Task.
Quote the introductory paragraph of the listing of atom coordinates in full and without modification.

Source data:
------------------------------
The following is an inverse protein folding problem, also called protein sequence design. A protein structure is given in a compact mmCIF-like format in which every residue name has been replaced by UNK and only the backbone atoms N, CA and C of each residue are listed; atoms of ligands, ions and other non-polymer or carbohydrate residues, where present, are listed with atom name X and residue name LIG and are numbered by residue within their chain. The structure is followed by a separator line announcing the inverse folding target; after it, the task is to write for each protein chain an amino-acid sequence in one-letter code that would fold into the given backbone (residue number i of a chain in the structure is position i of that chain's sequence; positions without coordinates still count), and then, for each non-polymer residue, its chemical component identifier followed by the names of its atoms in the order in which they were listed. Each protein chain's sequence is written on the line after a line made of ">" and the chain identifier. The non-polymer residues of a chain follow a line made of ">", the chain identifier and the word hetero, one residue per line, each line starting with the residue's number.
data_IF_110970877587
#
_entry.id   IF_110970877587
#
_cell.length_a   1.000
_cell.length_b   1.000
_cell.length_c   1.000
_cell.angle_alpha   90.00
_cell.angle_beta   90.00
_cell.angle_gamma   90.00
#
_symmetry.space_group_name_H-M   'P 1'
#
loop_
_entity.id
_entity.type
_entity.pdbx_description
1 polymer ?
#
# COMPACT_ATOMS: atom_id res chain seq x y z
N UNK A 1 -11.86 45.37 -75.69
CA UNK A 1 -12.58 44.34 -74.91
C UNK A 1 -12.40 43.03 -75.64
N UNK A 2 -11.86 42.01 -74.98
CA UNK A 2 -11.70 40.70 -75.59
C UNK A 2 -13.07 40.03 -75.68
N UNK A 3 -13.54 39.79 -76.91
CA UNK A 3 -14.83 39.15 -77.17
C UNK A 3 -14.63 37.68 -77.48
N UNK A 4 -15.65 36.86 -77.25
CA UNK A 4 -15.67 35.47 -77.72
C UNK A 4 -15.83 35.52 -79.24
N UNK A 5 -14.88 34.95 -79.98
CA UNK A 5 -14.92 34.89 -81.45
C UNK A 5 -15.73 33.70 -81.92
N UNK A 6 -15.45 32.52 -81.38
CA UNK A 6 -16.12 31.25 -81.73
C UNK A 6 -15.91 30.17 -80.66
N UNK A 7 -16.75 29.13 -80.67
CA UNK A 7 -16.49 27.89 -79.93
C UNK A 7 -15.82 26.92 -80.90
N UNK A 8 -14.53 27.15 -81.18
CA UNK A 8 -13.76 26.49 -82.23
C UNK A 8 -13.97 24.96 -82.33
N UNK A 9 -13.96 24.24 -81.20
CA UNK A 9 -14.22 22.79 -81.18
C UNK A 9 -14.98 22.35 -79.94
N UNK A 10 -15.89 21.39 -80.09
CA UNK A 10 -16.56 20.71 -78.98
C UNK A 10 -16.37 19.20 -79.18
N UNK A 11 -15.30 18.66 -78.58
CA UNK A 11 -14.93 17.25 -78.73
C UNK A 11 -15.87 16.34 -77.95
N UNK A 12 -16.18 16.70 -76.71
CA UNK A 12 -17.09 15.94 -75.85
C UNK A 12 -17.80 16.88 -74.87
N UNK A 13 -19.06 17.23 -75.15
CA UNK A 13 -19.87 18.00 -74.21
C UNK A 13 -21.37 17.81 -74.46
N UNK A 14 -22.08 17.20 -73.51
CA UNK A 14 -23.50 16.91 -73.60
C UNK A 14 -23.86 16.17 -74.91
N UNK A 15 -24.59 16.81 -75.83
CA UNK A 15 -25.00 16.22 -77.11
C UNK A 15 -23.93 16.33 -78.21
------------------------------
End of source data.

The following is an inverse protein folding problem, also called protein sequence design. A protein structure is given in a compact mmCIF-like format in which every residue name has been replaced by UNK and only the backbone atoms N, CA and C of each residue are listed; atoms of ligands, ions and other non-polymer or carbohydrate residues, where present, are listed with atom name X and residue name LIG and are numbered by residue within their chain. The structure is followed by a separator line announcing the inverse folding target; after it, the task is to write for each protein chain an amino-acid sequence in one-letter code that would fold into the given backbone (residue number i of a chain in the structure is position i of that chain's sequence; positions without coordinates still count), and then, for each non-polymer residue, its chemical component identifier followed by the names of its atoms in the order in which they were listed. Each protein chain's sequence is written on the line after a line made of ">" and the chain identifier. The non-polymer residues of a chain follow a line made of ">", the chain identifier and the word hetero, one residue per line, each line starting with the residue's number.